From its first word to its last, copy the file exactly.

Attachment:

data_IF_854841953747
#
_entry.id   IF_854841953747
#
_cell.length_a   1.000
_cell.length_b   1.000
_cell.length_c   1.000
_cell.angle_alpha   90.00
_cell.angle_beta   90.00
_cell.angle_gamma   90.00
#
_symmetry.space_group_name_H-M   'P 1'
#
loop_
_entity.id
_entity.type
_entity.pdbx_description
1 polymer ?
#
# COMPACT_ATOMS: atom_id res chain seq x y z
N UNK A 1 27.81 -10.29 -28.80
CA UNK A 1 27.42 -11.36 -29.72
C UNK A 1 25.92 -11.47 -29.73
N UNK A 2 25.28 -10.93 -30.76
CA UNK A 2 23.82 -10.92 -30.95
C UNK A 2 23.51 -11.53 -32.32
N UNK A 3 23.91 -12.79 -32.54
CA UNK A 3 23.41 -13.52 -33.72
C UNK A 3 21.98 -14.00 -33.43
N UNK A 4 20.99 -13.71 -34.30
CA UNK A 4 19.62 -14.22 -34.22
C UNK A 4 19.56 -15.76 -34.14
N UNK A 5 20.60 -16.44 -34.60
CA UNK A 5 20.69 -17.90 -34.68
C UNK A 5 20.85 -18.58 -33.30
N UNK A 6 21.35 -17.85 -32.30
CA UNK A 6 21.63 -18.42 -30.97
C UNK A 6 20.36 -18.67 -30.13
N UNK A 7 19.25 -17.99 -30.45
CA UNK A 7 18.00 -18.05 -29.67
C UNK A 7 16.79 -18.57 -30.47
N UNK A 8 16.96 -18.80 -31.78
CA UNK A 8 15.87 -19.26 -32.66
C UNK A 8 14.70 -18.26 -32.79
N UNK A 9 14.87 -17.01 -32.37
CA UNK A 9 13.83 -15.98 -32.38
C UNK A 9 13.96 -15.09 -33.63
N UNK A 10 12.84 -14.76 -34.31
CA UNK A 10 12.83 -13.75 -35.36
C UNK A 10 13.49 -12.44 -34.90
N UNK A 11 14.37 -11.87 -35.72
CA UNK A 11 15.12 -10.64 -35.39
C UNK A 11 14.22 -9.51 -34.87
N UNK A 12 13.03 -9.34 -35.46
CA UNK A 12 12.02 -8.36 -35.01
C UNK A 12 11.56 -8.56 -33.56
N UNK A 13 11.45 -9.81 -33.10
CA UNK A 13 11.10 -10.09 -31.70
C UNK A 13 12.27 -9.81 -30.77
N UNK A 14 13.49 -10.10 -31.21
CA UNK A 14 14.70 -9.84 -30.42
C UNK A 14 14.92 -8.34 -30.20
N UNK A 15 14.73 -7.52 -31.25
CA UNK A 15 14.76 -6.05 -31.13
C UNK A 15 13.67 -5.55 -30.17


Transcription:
data_IF_854841953747
#
_entry.id   IF_854841953747
#
_cell.length_a   1.000
_cell.length_b   1.000
_cell.length_c   1.000
_cell.angle_alpha   90.00
_cell.angle_beta   90.00
_cell.angle_gamma   90.00
#
_symmetry.space_group_name_H-M   'P 1'
#
loop_
_entity.id
_entity.type
_entity.pdbx_description
1 polymer ?
#
# COMPACT_ATOMS: atom_id res chain seq x y z
N UNK A 1 27.81 -10.29 -28.80
CA UNK A 1 27.42 -11.36 -29.72
C UNK A 1 25.92 -11.47 -29.73
N UNK A 2 25.28 -10.93 -30.76
CA UNK A 2 23.82 -10.92 -30.95
C UNK A 2 23.51 -11.53 -32.32
N UNK A 3 23.91 -12.79 -32.54
CA UNK A 3 23.41 -13.52 -33.72
C UNK A 3 21.98 -14.00 -33.43
N UNK A 4 20.99 -13.71 -34.30
CA UNK A 4 19.62 -14.22 -34.22
C UNK A 4 19.56 -15.76 -34.14
N UNK A 5 20.60 -16.44 -34.60
CA UNK A 5 20.69 -17.90 -34.68
C UNK A 5 20.85 -18.58 -33.30
N UNK A 6 21.35 -17.85 -32.30
CA UNK A 6 21.63 -18.42 -30.97
C UNK A 6 20.36 -18.67 -30.13
N UNK A 7 19.25 -17.99 -30.45
CA UNK A 7 18.00 -18.05 -29.67
C UNK A 7 16.79 -18.57 -30.47
N UNK A 8 16.96 -18.80 -31.78
CA UNK A 8 15.87 -19.26 -32.66
C UNK A 8 14.70 -18.26 -32.79
N UNK A 9 14.87 -17.01 -32.37
CA UNK A 9 13.83 -15.98 -32.38
C UNK A 9 13.96 -15.09 -33.63
N UNK A 10 12.84 -14.76 -34.31
CA UNK A 10 12.83 -13.75 -35.36
C UNK A 10 13.49 -12.44 -34.90
N UNK A 11 14.37 -11.87 -35.72
CA UNK A 11 15.12 -10.64 -35.39
C UNK A 11 14.22 -9.51 -34.87
N UNK A 12 13.03 -9.34 -35.46
CA UNK A 12 12.02 -8.36 -35.01
C UNK A 12 11.56 -8.56 -33.56
N UNK A 13 11.45 -9.81 -33.10
CA UNK A 13 11.10 -10.09 -31.70
C UNK A 13 12.27 -9.81 -30.77
N UNK A 14 13.49 -10.10 -31.21
CA UNK A 14 14.70 -9.84 -30.42
C UNK A 14 14.92 -8.34 -30.20
N UNK A 15 14.73 -7.52 -31.25
CA UNK A 15 14.76 -6.05 -31.13
C UNK A 15 13.67 -5.55 -30.17